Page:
MYTH 7: RECYCLING SAVES RESOURCES
It is widely claimed that recycling “saves resources.” Proponents usually focus on savings of a specific resource, or they single out particularly successful examples such as the recycling of aluminum cans.
But using less of one resource generally means using more of other resources. Franklin Associates, a firm that consults on behalf of the EPA, has compared the costs per ton of handling rubbish through three methods: disposal into landfills (but with a voluntary drop-off or buy-back recycling program), a baseline curbside recycling program, and an extensive curbside recycling program.
On average, extensive recycling is 35 percent more costly than conventional disposal, and basic curbside recycling is 55 percent more costly than conventional disposal. That is, curbside recycling uses far more resources. As one expert puts it, adding curbside recycling is “like moving from once-a-week garbage collection to twice a week”.
Since I covered the costs to pick up recyclables at the curbside yesterday, I’d like to zoom in on the eco-socialists’ focus on the recycling of aluminum cans.
To gather the aluminum to make an aluminum can, you have to mine, haul, smelt, haul, refine and then manufacture before you can fill it. To do the same thing with a recycled can, you can cut out the mining part, saving approximately 15% of the cost of manufacturing one from scratch.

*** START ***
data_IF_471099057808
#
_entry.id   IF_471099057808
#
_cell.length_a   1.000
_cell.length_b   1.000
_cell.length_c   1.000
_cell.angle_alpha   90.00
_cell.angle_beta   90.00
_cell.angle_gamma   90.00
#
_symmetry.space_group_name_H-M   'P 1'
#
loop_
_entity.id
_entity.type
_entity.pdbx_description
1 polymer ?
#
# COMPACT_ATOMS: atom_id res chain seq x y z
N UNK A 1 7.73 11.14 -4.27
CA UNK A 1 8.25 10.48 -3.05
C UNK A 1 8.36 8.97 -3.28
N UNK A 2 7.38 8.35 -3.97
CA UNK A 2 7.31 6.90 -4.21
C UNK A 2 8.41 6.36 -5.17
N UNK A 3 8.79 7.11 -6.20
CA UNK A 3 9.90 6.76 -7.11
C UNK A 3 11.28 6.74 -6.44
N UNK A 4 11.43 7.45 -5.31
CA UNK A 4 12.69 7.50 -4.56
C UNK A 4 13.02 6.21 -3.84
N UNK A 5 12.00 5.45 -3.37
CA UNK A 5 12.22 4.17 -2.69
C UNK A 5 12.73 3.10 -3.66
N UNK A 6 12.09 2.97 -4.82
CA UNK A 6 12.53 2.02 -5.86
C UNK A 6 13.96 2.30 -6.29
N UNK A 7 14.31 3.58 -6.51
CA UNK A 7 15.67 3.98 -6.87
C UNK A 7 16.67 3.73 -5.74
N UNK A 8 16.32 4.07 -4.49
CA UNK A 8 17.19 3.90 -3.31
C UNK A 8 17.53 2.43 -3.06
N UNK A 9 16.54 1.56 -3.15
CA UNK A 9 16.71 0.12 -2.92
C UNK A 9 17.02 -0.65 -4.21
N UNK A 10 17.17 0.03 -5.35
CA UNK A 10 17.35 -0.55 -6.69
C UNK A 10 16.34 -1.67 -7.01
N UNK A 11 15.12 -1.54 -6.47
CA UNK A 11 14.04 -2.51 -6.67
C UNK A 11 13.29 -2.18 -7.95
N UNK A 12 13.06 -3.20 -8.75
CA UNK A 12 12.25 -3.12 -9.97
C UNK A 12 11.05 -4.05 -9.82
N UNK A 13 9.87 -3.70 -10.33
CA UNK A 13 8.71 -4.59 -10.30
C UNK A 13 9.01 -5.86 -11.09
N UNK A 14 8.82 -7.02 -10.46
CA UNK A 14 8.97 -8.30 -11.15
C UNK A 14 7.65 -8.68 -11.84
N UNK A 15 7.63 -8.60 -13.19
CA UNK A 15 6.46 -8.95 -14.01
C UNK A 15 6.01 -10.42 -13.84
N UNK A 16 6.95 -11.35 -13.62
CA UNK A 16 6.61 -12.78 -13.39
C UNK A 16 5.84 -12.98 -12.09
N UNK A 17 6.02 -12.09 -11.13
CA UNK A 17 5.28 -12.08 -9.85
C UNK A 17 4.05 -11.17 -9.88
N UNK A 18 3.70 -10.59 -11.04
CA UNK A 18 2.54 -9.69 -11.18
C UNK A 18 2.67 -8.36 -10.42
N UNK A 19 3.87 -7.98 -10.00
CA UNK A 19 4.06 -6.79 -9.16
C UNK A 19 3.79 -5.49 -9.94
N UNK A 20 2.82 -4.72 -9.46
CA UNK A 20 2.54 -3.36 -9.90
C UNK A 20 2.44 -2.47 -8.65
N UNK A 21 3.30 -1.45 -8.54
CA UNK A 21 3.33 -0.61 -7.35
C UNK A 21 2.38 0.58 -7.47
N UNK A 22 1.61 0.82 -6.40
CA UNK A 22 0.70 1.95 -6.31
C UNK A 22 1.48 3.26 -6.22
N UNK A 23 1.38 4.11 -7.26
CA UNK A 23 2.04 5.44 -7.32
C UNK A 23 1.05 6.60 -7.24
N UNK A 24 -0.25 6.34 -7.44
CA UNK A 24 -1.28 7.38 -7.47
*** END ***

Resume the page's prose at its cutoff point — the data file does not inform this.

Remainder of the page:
And that is why, before the big recycling push in the mid-90’s, people would actually get money for their aluminum cans. It is cheaper to make an aluminum can, or engine block, out of aluminum that is recycled than it is to dig it out of the ground and then produce your product.
Same thing goes for just about any metal you can think of (tin, copper, etc).
The reason no one was paying people for cardboard or newspaper or plastic bottles before the big recycling crunch is because it was cheaper to do so from virgin materials. Take a walk down memory lane and remember what recyclers were paying for before 1990 and that will tell you what is a net monetary and manpower gain and what is a loss.
The market will rule unmercifully. Well, it is unmerciful to the eco-socialists anyway.
And yes, deposit rebates on bottles and the like is a construct of social engineering. Unless you’re out there digging in dumpsters, you aren’t making any money other than that which you already spent, so they’re not even actually paying you for it.